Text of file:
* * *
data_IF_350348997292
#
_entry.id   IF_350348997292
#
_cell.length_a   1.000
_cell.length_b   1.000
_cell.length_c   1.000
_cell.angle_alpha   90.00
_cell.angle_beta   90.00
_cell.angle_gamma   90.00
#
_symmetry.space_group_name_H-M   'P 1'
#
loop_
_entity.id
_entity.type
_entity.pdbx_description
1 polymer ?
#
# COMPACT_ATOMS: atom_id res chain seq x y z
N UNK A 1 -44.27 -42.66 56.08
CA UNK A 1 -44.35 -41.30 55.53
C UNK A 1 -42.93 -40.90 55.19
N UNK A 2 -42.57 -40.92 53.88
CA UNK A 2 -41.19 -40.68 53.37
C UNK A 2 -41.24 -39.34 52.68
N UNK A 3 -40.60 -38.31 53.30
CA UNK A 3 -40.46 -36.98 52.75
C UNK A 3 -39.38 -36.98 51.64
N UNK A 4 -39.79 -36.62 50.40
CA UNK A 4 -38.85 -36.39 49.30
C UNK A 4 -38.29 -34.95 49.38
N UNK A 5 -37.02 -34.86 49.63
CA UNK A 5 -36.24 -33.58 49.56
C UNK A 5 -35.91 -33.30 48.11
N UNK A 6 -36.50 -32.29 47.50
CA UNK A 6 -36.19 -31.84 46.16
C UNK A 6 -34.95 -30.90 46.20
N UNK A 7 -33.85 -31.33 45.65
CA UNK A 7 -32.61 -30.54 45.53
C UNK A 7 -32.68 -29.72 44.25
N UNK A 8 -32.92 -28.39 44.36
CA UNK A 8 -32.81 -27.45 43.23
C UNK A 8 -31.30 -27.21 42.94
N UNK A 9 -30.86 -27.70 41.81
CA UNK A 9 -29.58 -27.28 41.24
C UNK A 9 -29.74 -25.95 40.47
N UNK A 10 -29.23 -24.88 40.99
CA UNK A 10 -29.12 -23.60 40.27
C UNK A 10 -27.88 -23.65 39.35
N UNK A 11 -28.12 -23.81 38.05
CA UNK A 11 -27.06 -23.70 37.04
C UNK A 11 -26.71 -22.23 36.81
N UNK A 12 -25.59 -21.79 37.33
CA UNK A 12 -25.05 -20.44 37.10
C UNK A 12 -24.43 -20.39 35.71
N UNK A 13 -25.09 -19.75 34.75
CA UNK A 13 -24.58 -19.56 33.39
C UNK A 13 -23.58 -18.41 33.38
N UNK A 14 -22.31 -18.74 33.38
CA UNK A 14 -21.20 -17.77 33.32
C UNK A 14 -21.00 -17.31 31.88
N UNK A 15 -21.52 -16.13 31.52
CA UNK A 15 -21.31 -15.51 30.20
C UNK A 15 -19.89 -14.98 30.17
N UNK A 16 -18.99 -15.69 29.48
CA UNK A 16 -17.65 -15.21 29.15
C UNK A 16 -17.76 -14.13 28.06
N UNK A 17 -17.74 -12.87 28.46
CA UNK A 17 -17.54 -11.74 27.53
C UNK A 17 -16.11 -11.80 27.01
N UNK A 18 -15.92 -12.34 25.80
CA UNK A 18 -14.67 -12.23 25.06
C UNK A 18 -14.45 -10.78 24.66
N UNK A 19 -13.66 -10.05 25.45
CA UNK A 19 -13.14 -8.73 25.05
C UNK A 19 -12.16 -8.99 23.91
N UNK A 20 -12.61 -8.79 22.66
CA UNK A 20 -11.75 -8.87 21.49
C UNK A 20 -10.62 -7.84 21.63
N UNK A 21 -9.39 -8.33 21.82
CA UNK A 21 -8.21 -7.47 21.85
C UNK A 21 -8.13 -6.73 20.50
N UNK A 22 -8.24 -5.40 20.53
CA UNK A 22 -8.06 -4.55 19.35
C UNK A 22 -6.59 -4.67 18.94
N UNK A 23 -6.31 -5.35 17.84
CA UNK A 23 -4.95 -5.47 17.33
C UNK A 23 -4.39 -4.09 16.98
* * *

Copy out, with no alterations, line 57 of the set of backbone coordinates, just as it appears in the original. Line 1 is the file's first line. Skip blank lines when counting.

N UNK A 13 -25.09 -19.75 34.75